It’s striking how rarely the most powerful centers of neo-fascist power – the Pentagon, the CIA, the NSA, huge corporations, Silicon Valley masters of the universe – are the targets of anti-fascist protests, almost as if the easiest and least powerful targets are chosen instead: https://t.co/rqaxREihHe
— Glenn Greenwald (@ggreenwald) August 18, 2019
It’s become a fun online gag to scoff at anti-fascist responses to far-right protests as if they somehow distract from state and corporate power.
One could easily dismiss it as internet banter. But, given Greenwald’s stature in the media, and especially on the American left, we’re going to have to take it seriously. Greenwald’s error should be obvious.
A great many anti-fascist organisers and their sympathisers participated in Occupy Wall Street, demonstrations against the World Bank/International Monetary Fund and antiwar protests.
Around the country, protesters are taking direct action against US Immigration and Customs Enforcement (ICE), resulting in arrests and state violence.
Marches against the US training of Latin American military personnel take place every year at Fort Benning. Protesters during the 2017 inauguration of President Donald Trump initially faced harsh state repression. Uprisings in Baltimore and Ferguson, Missouri were targeted against local police who had killed black men.
It’s also untrue that one has to talk about the Proud Boys, Patriot Prayer, the militia movement etc. as existing separately from state power.
For example, in Portland, the Willamette Week reported how the local police have assisted far-right demonstrators while targeting the anti-fascist response; this has also been covered by journalists Arun Gupta and Jason Wilson.
One of the things anti-fascist activists are quick to point out is that non-government groups like militias or the Proud Boys can act as a sort of freikorps for a neo-fascist state.
Just after Greenwald’s tweet, two Proud Boys were found guilty of attempted gang assault and riot charges for a violent attack on anti-fascist activists in Manhattan in 2018.
The assault took place outside of the Republican club where the group’s leader, Gavin McInnes, according to the New York Times, using a “plastic sword, staged a re-enactment of the 1960 murder of a Japanese socialist leader by a teenage ultranationalist”.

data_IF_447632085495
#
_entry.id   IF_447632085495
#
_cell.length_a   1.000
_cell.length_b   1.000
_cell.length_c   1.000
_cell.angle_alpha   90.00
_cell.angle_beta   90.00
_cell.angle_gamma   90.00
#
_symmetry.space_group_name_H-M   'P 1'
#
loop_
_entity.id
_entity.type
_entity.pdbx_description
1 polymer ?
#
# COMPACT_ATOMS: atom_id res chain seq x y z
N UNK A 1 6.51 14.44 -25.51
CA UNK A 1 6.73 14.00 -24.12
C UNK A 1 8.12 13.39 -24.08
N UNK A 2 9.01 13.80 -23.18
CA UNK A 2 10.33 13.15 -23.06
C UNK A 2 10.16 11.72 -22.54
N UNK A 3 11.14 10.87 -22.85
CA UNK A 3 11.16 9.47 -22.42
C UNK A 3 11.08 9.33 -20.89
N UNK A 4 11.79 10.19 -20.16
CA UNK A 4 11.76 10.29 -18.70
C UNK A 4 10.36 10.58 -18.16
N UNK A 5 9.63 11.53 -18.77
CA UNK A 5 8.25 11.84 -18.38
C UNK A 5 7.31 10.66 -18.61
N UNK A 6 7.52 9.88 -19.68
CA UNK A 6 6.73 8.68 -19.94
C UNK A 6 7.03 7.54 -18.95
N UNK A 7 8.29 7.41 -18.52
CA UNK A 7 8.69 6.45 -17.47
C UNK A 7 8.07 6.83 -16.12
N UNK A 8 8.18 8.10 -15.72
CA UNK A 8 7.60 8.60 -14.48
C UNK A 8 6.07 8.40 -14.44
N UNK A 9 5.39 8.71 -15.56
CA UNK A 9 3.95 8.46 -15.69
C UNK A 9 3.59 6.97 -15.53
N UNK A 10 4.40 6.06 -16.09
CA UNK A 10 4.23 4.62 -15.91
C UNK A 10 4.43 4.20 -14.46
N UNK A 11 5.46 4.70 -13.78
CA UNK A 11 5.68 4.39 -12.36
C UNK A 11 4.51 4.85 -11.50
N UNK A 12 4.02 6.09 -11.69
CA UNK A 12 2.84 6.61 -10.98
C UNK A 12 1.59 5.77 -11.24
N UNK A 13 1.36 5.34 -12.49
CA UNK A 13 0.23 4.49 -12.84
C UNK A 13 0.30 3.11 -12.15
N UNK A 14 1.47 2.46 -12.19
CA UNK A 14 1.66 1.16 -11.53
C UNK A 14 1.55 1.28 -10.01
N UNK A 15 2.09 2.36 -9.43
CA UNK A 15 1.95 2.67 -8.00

That this happened at a mainstream Republican venue shows how much you can’t separate the street violence of the Proud Boys from official forms of power.
And when the White House and Republicans constantly vilify immigrants, a rhetoric that has inspired acts of racist murder in Pittsburgh, Charlottesville, El Paso and elsewhere, it’s hard to say it’s divorced from the government’s white nationalism.
Worse, given the body counts associated with these atrocities, it is a slap in the face to the victims and their families to disregard them as trivial.
Twitter is not a news organisation, so not even salaried media dons blessed with blue checkmarks are bound by the normal rules of balance, accuracy and context.
But Greenwald is a journalist who has become famous as an investigative truth-teller among a sea of cynical hacks.
To use his commanding social media presence to pretend that those protesting white nationalist mobilisations haven’t participated in other forms of organising, or to insist that kind of organising is rare, is a disservice to his own journalistic mission.
And for many on the anti-fascist left, the source of the vitriol is alarming.
Greenwald frequently appears on the show of Fox News pundit Tucker Carlson, who many view as an anti-immigration extremist. (In 2005, Greenwald wrote that “illegal immigration” was responsible for a “parade of evils” that “wreaks havoc economically, socially, and culturally,” though he later disavowed this.)
Before becoming a journalist, Greenwald gained attention as a lawyer defending white nationalist Matt Hale, whose organisation had been tied to various instances of racist violence.
While Greenwald said he was doing his civil libertarian duty of defending unpopular speech, journalist David Neiwert points out that Greenwald displayed sneering hostility toward those seeking justice for victims of violence caused by a member of Hale’s World Church of the Creator.
Justice finally found Hale. The white supremacist is currently serving a 40-year federal prison sentence for putting out a hit on a federal judge.
Alas, few reasonable people think Greenwald is some sort of fascist foot soldier.
His husband is a socialist politician in Rio de Janeiro and Greenwald has done critical reporting on Brazil’s far-right government. Both men have put themselves at great risk doing their work.
But journalists like Greenwald should be more responsible with the influence they wield as media personalities, even in the anarchic free-for-all that is social media.
Statements like his Portland tweet are as divisive as they are ahistorical.
Photograph courtesy of Gage Skidmore. Published under a Creative Commons license.